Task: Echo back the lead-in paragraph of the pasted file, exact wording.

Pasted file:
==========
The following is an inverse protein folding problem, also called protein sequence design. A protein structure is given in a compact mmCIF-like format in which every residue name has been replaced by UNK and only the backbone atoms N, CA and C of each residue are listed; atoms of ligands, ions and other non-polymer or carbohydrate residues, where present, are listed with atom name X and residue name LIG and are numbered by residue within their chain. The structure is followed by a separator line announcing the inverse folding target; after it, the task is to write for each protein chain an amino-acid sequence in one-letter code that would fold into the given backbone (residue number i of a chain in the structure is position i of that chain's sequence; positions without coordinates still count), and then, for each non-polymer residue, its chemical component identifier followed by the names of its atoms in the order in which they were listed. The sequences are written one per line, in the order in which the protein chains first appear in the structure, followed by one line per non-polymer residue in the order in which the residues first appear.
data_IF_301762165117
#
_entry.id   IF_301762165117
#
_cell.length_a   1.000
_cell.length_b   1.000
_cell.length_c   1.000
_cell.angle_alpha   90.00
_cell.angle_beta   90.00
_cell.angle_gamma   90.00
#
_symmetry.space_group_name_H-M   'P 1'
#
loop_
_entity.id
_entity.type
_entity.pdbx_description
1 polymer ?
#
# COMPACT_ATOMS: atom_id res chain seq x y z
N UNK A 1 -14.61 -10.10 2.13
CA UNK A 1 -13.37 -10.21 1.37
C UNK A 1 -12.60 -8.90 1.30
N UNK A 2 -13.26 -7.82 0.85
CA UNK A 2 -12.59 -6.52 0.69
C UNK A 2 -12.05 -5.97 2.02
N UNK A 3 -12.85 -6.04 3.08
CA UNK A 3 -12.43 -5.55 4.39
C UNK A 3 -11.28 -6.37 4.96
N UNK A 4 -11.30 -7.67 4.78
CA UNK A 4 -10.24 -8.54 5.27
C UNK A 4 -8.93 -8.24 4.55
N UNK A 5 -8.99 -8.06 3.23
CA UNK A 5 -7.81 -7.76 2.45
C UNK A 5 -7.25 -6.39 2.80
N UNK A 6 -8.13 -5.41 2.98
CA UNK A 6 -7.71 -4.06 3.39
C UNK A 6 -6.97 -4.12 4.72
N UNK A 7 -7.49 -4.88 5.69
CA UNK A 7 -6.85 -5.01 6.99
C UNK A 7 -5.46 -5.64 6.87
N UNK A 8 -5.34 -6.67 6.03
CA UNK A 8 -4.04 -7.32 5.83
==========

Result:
The following is an inverse protein folding problem, also called protein sequence design. A protein structure is given in a compact mmCIF-like format in which every residue name has been replaced by UNK and only the backbone atoms N, CA and C of each residue are listed; atoms of ligands, ions and other non-polymer or carbohydrate residues, where present, are listed with atom name X and residue name LIG and are numbered by residue within their chain. The structure is followed by a separator line announcing the inverse folding target; after it, the task is to write for each protein chain an amino-acid sequence in one-letter code that would fold into the given backbone (residue number i of a chain in the structure is position i of that chain's sequence; positions without coordinates still count), and then, for each non-polymer residue, its chemical component identifier followed by the names of its atoms in the order in which they were listed. The sequences are written one per line, in the order in which the protein chains first appear in the structure, followed by one line per non-polymer residue in the order in which the residues first appear.